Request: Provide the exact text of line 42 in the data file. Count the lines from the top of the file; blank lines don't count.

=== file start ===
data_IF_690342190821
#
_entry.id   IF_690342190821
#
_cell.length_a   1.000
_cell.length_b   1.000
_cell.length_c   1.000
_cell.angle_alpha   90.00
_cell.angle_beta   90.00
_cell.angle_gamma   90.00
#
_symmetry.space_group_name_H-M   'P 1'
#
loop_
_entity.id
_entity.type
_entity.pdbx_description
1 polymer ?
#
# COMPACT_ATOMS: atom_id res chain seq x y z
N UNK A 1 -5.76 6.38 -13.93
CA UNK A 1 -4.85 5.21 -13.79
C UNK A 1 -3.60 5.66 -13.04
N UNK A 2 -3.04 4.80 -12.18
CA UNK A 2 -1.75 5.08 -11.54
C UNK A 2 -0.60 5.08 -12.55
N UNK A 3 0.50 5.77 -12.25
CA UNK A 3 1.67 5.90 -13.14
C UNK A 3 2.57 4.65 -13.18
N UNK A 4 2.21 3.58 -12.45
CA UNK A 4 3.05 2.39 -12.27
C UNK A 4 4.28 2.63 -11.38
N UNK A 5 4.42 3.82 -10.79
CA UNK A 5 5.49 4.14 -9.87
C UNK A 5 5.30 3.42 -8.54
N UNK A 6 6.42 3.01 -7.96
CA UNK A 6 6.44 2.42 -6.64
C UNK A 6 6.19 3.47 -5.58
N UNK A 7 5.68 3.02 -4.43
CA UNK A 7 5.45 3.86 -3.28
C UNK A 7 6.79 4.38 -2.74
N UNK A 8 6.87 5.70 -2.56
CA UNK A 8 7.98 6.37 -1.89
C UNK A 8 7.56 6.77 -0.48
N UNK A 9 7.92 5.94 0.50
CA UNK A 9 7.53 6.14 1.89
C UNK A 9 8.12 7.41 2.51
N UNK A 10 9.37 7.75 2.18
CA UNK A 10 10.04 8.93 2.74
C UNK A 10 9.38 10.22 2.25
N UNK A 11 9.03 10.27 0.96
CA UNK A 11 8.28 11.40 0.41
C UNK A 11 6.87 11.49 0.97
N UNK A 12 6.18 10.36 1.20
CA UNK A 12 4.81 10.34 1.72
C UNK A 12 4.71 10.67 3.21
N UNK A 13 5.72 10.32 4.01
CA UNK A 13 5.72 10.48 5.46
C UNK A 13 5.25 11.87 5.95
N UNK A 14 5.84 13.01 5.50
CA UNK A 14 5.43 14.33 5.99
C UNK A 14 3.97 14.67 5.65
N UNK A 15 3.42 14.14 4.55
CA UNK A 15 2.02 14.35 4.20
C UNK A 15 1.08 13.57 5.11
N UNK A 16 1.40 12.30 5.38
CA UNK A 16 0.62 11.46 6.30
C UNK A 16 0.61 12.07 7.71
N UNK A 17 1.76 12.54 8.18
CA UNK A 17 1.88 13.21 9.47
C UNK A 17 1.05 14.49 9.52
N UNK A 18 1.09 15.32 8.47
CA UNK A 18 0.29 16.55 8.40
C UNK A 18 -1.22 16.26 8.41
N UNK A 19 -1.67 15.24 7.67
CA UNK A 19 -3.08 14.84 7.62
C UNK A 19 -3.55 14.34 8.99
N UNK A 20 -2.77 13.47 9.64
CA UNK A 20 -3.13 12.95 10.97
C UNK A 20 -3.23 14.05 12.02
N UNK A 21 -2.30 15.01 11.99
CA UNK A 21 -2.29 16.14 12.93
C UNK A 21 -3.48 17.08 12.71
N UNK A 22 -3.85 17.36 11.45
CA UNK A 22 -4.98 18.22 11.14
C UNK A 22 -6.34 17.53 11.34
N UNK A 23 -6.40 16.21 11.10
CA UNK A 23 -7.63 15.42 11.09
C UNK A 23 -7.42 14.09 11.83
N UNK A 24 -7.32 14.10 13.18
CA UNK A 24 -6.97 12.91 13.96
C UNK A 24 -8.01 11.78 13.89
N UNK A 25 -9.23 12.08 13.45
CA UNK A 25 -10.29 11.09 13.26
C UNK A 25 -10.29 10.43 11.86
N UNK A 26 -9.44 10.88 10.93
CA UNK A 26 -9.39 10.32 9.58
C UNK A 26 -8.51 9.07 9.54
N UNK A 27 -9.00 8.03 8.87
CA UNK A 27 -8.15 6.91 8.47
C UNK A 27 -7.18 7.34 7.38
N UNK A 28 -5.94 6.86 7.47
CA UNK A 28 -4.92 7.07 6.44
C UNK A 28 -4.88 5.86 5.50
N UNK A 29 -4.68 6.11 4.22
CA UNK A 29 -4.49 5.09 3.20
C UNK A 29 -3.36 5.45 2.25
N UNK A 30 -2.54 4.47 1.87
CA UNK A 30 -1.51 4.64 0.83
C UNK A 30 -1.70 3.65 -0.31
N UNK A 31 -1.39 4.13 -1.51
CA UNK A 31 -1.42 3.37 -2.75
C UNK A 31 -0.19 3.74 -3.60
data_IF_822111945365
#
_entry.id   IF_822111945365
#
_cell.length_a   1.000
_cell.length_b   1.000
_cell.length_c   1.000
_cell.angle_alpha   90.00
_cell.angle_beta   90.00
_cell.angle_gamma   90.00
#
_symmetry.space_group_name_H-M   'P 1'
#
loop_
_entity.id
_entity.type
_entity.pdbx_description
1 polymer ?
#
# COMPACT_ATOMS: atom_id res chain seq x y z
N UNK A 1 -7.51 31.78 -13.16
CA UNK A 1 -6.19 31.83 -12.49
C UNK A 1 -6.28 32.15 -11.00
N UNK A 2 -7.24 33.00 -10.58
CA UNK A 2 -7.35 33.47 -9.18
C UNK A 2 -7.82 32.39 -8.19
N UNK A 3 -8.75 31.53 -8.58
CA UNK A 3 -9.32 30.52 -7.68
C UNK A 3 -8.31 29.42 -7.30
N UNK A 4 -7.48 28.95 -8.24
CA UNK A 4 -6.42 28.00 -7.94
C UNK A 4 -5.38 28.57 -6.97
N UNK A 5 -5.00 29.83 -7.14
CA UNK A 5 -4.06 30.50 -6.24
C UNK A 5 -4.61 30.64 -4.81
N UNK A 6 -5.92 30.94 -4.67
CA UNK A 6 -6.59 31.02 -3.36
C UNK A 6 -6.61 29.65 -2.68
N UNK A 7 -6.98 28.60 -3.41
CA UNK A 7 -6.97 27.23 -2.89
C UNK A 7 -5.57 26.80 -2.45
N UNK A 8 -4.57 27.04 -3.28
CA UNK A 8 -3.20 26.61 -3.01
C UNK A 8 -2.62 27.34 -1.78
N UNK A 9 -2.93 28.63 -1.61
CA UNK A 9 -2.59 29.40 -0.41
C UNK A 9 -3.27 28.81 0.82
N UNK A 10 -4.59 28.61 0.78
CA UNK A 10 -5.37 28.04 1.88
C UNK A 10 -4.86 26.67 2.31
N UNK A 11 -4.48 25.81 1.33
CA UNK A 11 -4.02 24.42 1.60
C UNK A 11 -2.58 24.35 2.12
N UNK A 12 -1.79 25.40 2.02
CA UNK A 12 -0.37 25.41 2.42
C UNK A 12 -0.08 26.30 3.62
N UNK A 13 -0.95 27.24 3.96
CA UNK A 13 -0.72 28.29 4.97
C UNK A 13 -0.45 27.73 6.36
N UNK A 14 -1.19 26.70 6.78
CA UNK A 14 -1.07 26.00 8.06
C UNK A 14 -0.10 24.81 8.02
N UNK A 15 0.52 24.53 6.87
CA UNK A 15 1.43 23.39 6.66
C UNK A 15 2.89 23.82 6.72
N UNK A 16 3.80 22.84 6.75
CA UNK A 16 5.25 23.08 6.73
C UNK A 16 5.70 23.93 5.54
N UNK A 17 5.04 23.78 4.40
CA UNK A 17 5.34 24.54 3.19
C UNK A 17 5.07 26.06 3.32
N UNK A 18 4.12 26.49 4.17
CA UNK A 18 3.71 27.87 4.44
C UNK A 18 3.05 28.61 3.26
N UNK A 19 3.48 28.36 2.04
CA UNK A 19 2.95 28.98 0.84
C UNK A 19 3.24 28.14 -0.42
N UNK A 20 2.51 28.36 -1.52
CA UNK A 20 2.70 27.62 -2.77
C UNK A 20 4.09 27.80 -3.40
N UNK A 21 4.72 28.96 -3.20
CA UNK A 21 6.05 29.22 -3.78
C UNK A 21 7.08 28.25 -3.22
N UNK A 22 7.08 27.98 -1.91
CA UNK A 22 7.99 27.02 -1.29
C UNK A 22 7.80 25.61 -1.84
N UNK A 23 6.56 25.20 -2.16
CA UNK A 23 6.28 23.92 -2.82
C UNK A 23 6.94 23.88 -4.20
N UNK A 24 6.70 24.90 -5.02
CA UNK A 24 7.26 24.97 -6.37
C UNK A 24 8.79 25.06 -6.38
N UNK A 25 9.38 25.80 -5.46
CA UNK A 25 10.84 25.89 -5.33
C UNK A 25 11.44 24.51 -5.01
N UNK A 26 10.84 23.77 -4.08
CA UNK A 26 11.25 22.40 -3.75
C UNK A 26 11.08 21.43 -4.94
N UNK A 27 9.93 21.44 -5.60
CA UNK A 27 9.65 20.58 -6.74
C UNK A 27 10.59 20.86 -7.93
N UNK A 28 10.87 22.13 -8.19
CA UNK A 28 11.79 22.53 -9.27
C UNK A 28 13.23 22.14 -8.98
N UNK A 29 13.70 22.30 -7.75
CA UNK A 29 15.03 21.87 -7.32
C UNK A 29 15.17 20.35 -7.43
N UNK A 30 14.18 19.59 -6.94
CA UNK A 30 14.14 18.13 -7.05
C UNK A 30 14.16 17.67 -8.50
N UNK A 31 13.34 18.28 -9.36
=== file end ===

N UNK A 8 6.87 5.70 -2.56